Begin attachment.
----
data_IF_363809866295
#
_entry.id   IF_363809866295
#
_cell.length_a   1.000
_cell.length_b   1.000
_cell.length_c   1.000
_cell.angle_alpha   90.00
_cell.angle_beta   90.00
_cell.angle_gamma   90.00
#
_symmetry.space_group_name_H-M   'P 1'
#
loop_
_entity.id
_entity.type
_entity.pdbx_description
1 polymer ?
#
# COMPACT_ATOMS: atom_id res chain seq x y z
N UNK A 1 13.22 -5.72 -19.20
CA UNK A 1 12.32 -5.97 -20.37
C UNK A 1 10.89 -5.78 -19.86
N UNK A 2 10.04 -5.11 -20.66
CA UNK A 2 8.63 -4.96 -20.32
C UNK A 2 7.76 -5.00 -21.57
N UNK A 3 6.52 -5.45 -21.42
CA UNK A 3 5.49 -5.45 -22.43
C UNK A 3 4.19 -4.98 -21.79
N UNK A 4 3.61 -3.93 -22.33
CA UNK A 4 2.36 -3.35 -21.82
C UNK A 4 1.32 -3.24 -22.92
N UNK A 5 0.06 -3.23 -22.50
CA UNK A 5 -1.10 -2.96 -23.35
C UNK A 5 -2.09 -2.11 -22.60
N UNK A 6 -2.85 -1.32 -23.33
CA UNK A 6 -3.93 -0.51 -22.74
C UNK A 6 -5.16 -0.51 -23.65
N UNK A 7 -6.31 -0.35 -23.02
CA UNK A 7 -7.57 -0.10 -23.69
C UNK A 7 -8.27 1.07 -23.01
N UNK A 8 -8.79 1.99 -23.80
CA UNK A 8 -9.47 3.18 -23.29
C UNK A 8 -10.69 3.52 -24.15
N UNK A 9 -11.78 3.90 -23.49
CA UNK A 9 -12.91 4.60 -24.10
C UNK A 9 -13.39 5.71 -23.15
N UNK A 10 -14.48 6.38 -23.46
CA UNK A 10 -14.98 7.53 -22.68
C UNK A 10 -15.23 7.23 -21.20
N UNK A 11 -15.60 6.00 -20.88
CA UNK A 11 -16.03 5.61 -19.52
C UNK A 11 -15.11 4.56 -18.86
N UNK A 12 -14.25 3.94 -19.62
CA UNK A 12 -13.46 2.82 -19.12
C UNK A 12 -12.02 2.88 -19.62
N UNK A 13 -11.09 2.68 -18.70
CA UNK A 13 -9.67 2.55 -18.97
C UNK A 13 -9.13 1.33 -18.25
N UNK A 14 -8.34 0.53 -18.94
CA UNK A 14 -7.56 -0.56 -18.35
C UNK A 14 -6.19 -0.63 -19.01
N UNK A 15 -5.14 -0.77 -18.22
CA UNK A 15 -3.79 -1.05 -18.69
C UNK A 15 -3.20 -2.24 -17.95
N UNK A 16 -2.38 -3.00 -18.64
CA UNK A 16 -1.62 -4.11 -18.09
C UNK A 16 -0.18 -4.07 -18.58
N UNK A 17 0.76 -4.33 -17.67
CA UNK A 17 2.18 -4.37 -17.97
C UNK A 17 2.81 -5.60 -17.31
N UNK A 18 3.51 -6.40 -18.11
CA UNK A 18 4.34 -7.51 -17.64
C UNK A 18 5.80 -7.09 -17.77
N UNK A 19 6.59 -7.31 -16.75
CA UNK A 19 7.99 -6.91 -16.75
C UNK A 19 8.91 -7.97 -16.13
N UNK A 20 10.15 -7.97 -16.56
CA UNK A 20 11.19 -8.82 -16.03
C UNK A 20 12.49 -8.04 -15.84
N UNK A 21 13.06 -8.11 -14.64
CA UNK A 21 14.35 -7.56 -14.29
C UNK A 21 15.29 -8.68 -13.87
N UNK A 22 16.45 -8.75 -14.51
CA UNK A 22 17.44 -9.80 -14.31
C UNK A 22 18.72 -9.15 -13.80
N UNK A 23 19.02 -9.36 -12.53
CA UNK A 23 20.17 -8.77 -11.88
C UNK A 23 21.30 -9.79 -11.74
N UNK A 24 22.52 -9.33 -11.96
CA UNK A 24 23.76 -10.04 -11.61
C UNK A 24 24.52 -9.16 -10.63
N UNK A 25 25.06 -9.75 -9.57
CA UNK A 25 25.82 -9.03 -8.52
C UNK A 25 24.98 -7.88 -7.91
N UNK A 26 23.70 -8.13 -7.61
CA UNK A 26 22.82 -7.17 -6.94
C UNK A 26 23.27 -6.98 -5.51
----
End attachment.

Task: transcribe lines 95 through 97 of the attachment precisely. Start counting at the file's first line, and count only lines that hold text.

C UNK A 25 24.98 -7.88 -7.91
N UNK A 26 23.70 -8.13 -7.61
CA UNK A 26 22.82 -7.17 -6.94